I guess there’s no better way of describing Twenty Ten.In the beginning of the year, I decided to explore what others will tell, the ominous experience of ‘staying alone’, by renting out a beautiful 1BHK apartment overlooking Indiranagar 80ft rd.In case you are wondering how I manage (everyone asks me this ), well it’s really not so difficult…if, hmmm let’s see…… if you have a job that makes sure you are at least 100% utilized…..if you find yourself pre-occupied with your deadlines and bugs even when you are at home, despite being very much aware that you can find better ways to fill your time……if you are addicted to the innumerable food shows aired on the idiot box, even though you know that cooking isn’t exactly your cup of tea……..if you like watching Barkha Dutt,Rajdeep Sardesai and Arnab Goswami shouting their lungs out……..if you both like and despise watching reality shows……..if your favourite verb is googling, www your primary source of information, and your home is blessed with a broadband connection……..if you have a comfortable laptop running Windows 7, a boxful of movie dvds and an ipod to hold more songs than you will ever hear in your life……..if there are a bunch of malls within a 5-6km radius, where you can go windows shopping, er sorry gazing…….if you like enjoying your movies in the comforts of a multiscreen theatre, a bag of popcorns and a glass of pepsi……..if you like to snug under a warm blanket with a good novel and an apple to munch on………if you feel there’s nothing demeaning about staring emptily at the ceiling…….. well, I can still go on, but I don’t want to bother coz’ I think my dear Reader, you must have got my point by now .All in all, the experience has been enjoyable most of the times and depressing some of the time, but something I will cherish forever, something that has helped me come out of my shell, something that has really made me grow as a person.
Well, now on to more important things. 2010 was a year dominated by eye-boggling political scams (just when you think it can’t get worse than this, some more skeletons come tumbling out), although what captured my attention more was the Madhu Koda mining scam(Jharkhand is my home state) and the 2G scam(for the corporate+goverment+media nexus that got exposed for the first time).The Indian media has been blamed for many things in the past, but never for being corporate proxies. I will be looking forward to more developments on this scam next year, and I hope the media will give it the coverage it deserves (2G scam is biggest scam of independent India). Sadly though , as a fallout of this scam most of us will start doubting the authenticity of our daily news feeds.Apart from this, the Telangana uprising and the Maoist insurgency also grabbed headlines for a long time, and they will definitely be on my radar next year.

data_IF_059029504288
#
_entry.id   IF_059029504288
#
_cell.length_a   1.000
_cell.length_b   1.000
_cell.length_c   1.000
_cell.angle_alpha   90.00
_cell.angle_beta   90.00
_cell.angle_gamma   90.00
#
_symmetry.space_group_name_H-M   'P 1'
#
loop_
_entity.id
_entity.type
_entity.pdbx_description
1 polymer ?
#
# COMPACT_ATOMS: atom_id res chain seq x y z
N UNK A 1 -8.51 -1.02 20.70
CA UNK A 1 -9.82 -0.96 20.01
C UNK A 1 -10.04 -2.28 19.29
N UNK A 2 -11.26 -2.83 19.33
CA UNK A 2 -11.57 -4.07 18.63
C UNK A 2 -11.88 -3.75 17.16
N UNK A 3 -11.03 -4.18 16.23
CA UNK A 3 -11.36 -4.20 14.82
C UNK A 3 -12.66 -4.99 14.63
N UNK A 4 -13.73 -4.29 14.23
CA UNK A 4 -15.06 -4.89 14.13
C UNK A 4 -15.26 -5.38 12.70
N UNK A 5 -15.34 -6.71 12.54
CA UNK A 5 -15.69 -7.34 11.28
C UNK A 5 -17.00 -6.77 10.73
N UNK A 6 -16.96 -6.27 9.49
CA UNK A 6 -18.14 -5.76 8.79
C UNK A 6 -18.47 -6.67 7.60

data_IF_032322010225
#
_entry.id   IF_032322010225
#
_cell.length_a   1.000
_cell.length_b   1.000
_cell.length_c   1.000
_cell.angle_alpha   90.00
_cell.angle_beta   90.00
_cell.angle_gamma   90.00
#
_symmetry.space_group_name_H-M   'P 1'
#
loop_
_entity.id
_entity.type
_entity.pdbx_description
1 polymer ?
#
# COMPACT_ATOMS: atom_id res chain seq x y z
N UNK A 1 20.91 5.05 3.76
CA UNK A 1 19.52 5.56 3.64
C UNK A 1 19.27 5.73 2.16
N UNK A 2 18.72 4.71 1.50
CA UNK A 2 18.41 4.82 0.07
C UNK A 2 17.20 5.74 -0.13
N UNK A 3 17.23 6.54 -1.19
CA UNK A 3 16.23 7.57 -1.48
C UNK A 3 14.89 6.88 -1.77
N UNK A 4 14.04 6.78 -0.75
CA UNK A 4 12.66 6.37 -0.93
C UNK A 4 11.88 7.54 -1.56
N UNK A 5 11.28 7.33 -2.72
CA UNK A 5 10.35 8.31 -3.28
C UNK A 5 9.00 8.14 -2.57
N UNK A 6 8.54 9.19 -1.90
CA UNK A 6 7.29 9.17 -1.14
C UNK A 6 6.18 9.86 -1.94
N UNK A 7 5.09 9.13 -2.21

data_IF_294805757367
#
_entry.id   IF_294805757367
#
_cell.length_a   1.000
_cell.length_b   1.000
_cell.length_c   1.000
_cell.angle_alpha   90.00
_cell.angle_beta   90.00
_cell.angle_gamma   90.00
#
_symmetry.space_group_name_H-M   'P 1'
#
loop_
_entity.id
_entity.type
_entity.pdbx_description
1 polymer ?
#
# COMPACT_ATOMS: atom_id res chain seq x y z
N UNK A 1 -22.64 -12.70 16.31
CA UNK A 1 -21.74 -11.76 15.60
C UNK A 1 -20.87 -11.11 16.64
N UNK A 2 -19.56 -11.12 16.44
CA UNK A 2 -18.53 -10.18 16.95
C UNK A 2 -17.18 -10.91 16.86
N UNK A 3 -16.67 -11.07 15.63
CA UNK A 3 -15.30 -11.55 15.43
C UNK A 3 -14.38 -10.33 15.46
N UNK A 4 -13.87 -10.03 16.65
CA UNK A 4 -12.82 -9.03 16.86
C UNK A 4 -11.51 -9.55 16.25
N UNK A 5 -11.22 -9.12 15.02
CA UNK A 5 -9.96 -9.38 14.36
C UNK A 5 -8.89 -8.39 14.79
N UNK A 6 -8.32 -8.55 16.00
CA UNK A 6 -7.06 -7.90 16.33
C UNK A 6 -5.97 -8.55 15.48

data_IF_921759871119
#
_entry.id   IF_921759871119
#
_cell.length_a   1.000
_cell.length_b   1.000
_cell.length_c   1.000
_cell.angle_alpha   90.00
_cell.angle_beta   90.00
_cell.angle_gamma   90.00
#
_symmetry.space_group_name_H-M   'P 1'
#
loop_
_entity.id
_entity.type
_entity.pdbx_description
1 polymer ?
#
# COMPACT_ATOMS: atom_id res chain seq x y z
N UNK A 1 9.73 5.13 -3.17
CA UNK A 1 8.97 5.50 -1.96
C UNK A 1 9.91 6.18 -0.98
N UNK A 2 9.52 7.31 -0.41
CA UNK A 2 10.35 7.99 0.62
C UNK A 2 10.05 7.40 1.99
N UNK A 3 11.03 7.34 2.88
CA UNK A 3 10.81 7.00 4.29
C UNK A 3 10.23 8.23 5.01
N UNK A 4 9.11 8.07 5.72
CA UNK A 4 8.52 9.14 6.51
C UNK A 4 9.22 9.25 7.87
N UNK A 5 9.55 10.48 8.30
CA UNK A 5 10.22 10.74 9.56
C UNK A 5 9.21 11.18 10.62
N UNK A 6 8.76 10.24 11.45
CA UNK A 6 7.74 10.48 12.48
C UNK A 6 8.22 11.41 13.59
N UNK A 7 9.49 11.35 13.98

However,by far, what I found the most interesting development this year was the Wikileaks revelation of U.S diplomatic cables.The Foreign News page of the newspaper was what I would read first even when I was in school.International relations and world affairs is something I find extremely engrossing and one of my childhood dreams(there’s countless) was to get into IFS (oh, if only it wasn’t so difficult and my conversation skills not so terrible). The diplomatic cables are like a treasure trove , and there’s too much of juicy information to digest fast.So I guess, I will take my own time in going through it.Hopefully, I will even post about it.
Here’s welcoming a more prosperous 2011, and a Happy New Year to all my readers .
“My only hobby is laziness, which naturally rules out all others.”
My attempt at blogging is partly to fight this menace, partly to fulfill my this year’s New Year resolution, partly to get back my old flair for writing, and I think partly to just have fun writing about things that I love or find interesting. This blogpost would be dedicated for topics like movie and book reviews, food and gourmet exploration,music,sports,politics and international affairs.And of course, the list is flexible.
Since procrastination is my childhood pal, I am not sure how regular I will be in my posts. However, I will certainly try to make brief posts on a weekly basis.
So, let’s do it!!